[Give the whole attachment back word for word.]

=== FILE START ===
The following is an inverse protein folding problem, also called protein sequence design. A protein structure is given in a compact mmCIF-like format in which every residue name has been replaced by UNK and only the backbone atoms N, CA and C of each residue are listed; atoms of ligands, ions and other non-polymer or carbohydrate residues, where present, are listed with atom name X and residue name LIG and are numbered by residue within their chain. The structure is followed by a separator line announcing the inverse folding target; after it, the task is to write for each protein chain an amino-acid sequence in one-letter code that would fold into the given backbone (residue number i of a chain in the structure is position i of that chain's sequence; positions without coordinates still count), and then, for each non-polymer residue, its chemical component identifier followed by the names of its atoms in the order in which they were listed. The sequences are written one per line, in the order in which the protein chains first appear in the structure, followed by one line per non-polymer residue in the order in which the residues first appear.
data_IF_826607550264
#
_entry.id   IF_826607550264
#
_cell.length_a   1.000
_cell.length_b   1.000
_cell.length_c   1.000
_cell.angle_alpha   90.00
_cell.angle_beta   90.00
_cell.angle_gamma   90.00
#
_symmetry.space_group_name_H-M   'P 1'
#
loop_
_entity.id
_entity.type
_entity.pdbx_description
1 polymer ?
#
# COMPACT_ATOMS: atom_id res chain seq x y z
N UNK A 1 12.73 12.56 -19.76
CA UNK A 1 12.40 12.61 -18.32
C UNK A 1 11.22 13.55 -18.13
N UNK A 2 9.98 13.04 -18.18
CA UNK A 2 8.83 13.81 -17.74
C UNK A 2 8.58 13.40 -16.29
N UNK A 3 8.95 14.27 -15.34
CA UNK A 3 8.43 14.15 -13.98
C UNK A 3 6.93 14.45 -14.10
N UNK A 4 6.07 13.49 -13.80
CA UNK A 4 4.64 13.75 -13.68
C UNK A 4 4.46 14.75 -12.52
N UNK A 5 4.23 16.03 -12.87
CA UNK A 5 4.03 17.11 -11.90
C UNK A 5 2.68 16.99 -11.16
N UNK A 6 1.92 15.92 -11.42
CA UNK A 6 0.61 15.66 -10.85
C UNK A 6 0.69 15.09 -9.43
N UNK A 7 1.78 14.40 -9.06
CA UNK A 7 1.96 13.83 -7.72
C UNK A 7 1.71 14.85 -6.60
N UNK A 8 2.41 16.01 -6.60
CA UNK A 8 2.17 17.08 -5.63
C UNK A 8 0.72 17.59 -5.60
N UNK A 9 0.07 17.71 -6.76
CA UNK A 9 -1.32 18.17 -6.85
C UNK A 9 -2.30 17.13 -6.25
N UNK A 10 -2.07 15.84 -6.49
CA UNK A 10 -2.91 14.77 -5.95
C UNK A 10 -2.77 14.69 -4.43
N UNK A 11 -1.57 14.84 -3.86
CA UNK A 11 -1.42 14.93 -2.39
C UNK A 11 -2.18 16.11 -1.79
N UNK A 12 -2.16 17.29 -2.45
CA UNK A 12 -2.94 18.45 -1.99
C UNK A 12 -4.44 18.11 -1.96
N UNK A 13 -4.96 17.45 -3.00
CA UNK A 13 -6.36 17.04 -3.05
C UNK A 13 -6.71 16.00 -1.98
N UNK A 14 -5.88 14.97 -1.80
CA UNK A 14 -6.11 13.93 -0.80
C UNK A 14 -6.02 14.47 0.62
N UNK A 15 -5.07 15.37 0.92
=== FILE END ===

The following is an inverse protein folding problem, also called protein sequence design. A protein structure is given in a compact mmCIF-like format in which every residue name has been replaced by UNK and only the backbone atoms N, CA and C of each residue are listed; atoms of ligands, ions and other non-polymer or carbohydrate residues, where present, are listed with atom name X and residue name LIG and are numbered by residue within their chain. The structure is followed by a separator line announcing the inverse folding target; after it, the task is to write for each protein chain an amino-acid sequence in one-letter code that would fold into the given backbone (residue number i of a chain in the structure is position i of that chain's sequence; positions without coordinates still count), and then, for each non-polymer residue, its chemical component identifier followed by the names of its atoms in the order in which they were listed. The sequences are written one per line, in the order in which the protein chains first appear in the structure, followed by one line per non-polymer residue in the order in which the residues first appear.
data_IF_826607550264
#
_entry.id   IF_826607550264
#
_cell.length_a   1.000
_cell.length_b   1.000
_cell.length_c   1.000
_cell.angle_alpha   90.00
_cell.angle_beta   90.00
_cell.angle_gamma   90.00
#
_symmetry.space_group_name_H-M   'P 1'
#
loop_
_entity.id
_entity.type
_entity.pdbx_description
1 polymer ?
#
# COMPACT_ATOMS: atom_id res chain seq x y z
N UNK A 1 12.73 12.56 -19.76
CA UNK A 1 12.40 12.61 -18.32
C UNK A 1 11.22 13.55 -18.13
N UNK A 2 9.98 13.04 -18.18
CA UNK A 2 8.83 13.81 -17.74
C UNK A 2 8.58 13.40 -16.29
N UNK A 3 8.95 14.27 -15.34
CA UNK A 3 8.43 14.15 -13.98
C UNK A 3 6.93 14.45 -14.10
N UNK A 4 6.07 13.49 -13.80
CA UNK A 4 4.64 13.75 -13.68
C UNK A 4 4.46 14.75 -12.52
N UNK A 5 4.23 16.03 -12.87
CA UNK A 5 4.03 17.11 -11.90
C UNK A 5 2.68 16.99 -11.16
N UNK A 6 1.92 15.92 -11.42
CA UNK A 6 0.61 15.66 -10.85
C UNK A 6 0.69 15.09 -9.43
N UNK A 7 1.78 14.40 -9.06
CA UNK A 7 1.96 13.83 -7.72
C UNK A 7 1.71 14.85 -6.60
N UNK A 8 2.41 16.01 -6.60
CA UNK A 8 2.17 17.08 -5.63
C UNK A 8 0.72 17.59 -5.60
N UNK A 9 0.07 17.71 -6.76
CA UNK A 9 -1.32 18.17 -6.85
C UNK A 9 -2.30 17.13 -6.25
N UNK A 10 -2.07 15.84 -6.49
CA UNK A 10 -2.91 14.77 -5.95
C UNK A 10 -2.77 14.69 -4.43
N UNK A 11 -1.57 14.84 -3.86
CA UNK A 11 -1.42 14.93 -2.39
C UNK A 11 -2.18 16.11 -1.79
N UNK A 12 -2.16 17.29 -2.45
CA UNK A 12 -2.94 18.45 -1.99
C UNK A 12 -4.44 18.11 -1.96
N UNK A 13 -4.96 17.45 -3.00
CA UNK A 13 -6.36 17.04 -3.05
C UNK A 13 -6.71 16.00 -1.98
N UNK A 14 -5.88 14.97 -1.80
CA UNK A 14 -6.11 13.93 -0.80
C UNK A 14 -6.02 14.47 0.62
N UNK A 15 -5.07 15.37 0.92